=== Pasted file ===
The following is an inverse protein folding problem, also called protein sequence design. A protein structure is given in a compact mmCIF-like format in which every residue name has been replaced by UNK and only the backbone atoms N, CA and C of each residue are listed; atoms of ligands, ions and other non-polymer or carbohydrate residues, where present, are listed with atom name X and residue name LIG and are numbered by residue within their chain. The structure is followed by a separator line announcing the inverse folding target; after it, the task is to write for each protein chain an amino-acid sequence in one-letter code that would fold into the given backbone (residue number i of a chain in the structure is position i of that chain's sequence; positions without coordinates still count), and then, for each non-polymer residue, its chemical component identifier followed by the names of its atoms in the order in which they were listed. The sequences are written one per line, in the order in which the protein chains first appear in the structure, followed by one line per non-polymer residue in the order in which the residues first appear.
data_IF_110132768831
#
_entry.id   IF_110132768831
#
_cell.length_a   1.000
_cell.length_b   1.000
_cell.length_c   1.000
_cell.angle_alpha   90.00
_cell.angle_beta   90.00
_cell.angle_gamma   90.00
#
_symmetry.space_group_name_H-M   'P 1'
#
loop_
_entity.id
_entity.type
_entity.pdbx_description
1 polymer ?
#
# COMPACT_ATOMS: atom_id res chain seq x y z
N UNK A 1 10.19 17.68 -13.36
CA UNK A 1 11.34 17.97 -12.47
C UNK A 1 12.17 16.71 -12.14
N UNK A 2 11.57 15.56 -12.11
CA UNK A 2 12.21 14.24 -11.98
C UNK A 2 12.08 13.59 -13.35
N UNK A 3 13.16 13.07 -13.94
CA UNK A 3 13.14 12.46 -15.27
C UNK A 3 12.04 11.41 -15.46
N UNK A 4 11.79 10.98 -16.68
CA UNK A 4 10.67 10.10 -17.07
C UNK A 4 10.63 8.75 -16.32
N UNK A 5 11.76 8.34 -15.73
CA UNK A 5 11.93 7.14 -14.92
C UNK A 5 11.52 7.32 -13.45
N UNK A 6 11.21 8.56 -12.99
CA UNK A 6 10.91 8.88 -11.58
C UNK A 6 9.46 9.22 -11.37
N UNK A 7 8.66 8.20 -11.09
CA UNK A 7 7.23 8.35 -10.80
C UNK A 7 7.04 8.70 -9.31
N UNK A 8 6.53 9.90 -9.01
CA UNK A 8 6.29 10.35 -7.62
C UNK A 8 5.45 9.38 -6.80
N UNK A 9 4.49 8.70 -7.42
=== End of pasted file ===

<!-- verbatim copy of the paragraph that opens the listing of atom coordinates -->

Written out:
The following is an inverse protein folding problem, also called protein sequence design. A protein structure is given in a compact mmCIF-like format in which every residue name has been replaced by UNK and only the backbone atoms N, CA and C of each residue are listed; atoms of ligands, ions and other non-polymer or carbohydrate residues, where present, are listed with atom name X and residue name LIG and are numbered by residue within their chain. The structure is followed by a separator line announcing the inverse folding target; after it, the task is to write for each protein chain an amino-acid sequence in one-letter code that would fold into the given backbone (residue number i of a chain in the structure is position i of that chain's sequence; positions without coordinates still count), and then, for each non-polymer residue, its chemical component identifier followed by the names of its atoms in the order in which they were listed. The sequences are written one per line, in the order in which the protein chains first appear in the structure, followed by one line per non-polymer residue in the order in which the residues first appear.